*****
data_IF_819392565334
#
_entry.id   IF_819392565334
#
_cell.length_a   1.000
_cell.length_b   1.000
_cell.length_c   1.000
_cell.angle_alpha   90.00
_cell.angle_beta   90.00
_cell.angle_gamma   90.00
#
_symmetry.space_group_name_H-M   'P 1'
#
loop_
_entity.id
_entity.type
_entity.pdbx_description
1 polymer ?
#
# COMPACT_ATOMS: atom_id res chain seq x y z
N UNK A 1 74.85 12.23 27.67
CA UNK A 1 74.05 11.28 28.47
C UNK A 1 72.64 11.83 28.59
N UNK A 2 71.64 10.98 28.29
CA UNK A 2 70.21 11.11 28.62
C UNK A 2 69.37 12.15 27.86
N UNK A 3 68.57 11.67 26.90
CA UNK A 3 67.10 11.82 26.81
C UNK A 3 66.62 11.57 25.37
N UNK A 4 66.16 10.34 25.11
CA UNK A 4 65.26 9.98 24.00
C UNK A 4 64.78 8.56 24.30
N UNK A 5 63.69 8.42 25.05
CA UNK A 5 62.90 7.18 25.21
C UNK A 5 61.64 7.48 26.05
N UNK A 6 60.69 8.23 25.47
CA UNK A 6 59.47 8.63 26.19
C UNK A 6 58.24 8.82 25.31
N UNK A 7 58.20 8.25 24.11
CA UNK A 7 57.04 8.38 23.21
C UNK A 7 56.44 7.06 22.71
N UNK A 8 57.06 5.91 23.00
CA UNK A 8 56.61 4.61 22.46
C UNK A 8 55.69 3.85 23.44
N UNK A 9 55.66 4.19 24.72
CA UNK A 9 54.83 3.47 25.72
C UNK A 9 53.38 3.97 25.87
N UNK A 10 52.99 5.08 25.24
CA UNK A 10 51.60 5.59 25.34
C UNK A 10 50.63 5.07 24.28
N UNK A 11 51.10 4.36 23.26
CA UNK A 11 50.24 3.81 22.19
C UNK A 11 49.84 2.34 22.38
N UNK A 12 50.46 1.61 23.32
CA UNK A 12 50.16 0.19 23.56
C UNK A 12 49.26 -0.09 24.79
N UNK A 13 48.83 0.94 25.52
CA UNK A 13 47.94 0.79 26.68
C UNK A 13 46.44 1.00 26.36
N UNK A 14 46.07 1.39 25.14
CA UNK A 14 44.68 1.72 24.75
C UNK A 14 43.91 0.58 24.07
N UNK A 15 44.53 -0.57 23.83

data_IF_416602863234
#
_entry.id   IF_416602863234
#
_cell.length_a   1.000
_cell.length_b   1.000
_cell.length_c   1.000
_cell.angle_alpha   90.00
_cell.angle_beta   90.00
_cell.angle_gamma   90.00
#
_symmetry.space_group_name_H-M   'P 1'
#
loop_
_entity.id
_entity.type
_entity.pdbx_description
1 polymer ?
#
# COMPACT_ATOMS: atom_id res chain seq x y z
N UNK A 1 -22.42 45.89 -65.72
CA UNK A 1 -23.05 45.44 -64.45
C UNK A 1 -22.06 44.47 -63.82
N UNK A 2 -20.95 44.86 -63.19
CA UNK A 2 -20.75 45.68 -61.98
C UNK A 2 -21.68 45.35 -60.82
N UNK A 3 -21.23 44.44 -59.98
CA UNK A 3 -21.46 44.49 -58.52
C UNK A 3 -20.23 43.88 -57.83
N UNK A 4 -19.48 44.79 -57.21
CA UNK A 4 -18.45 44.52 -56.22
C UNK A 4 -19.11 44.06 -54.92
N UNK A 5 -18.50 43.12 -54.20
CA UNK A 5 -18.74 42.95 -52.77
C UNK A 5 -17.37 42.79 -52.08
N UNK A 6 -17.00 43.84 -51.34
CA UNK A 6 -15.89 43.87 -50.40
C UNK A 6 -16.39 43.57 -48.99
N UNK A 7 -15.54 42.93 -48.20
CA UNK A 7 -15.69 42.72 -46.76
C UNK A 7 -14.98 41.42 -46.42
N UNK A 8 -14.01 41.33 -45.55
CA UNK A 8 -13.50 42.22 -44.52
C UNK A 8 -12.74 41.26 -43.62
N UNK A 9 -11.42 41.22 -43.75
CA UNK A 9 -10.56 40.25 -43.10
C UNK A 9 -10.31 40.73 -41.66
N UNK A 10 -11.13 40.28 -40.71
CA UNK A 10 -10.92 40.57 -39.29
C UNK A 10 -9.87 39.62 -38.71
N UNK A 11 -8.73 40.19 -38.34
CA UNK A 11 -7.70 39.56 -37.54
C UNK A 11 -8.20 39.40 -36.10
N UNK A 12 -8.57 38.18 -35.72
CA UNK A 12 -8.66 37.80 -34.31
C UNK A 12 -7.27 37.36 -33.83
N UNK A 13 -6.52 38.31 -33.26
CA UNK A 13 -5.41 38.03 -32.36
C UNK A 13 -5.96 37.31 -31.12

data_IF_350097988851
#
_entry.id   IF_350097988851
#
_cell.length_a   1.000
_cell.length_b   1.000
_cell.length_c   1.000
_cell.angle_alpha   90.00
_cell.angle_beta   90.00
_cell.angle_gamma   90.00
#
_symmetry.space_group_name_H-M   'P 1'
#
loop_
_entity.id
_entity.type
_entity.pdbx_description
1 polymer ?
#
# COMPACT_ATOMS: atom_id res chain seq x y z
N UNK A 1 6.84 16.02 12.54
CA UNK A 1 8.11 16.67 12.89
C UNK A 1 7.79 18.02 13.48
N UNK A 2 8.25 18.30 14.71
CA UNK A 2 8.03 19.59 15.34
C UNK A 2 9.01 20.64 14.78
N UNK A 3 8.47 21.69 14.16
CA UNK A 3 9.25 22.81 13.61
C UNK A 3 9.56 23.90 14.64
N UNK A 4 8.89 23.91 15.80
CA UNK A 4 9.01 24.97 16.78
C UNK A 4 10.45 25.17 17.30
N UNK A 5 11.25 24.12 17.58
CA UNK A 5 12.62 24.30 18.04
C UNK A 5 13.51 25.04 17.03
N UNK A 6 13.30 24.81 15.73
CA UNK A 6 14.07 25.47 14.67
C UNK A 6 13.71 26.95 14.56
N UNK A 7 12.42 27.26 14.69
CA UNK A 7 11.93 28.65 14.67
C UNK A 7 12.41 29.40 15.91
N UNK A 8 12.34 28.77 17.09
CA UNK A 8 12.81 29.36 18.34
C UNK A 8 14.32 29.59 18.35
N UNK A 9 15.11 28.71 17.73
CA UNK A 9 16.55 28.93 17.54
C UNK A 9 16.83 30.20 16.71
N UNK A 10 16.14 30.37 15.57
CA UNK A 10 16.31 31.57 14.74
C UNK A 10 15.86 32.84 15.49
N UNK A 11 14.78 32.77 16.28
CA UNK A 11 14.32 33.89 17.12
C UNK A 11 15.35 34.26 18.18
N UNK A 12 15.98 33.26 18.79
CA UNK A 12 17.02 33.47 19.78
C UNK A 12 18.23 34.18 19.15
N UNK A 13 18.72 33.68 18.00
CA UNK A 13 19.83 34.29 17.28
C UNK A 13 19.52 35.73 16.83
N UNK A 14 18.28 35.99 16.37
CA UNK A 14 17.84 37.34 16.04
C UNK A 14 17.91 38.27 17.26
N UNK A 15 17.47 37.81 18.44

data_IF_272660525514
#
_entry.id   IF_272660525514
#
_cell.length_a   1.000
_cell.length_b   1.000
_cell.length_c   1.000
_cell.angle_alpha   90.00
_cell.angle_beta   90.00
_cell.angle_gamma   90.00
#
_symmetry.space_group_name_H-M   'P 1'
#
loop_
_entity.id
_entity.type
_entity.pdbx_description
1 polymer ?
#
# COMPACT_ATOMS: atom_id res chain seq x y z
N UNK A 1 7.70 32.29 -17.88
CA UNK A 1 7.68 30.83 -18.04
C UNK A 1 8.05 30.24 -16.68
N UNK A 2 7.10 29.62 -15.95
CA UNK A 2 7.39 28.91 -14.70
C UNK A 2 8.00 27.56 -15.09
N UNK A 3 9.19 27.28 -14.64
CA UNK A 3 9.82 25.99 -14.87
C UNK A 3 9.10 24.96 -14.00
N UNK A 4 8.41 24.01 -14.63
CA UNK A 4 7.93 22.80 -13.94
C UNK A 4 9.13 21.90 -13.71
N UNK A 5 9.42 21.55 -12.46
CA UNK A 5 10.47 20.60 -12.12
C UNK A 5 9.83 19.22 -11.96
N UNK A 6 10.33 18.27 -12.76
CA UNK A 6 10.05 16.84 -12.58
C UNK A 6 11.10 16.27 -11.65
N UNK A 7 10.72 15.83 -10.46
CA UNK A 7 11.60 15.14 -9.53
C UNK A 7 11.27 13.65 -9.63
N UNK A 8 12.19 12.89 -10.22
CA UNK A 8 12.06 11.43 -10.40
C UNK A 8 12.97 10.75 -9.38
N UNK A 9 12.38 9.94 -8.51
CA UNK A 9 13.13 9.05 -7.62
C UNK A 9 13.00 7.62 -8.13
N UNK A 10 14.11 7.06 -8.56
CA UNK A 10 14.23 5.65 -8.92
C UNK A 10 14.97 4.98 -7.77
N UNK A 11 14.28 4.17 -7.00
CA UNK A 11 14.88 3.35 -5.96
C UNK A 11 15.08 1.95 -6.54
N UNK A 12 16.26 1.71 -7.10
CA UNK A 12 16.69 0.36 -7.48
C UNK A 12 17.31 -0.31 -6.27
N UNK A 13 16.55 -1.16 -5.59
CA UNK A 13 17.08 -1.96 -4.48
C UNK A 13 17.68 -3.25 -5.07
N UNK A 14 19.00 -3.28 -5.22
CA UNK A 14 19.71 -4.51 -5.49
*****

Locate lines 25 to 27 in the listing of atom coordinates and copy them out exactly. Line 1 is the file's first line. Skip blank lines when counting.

CA UNK A 2 70.21 11.11 28.62
C UNK A 2 69.37 12.15 27.86
N UNK A 3 68.57 11.67 26.90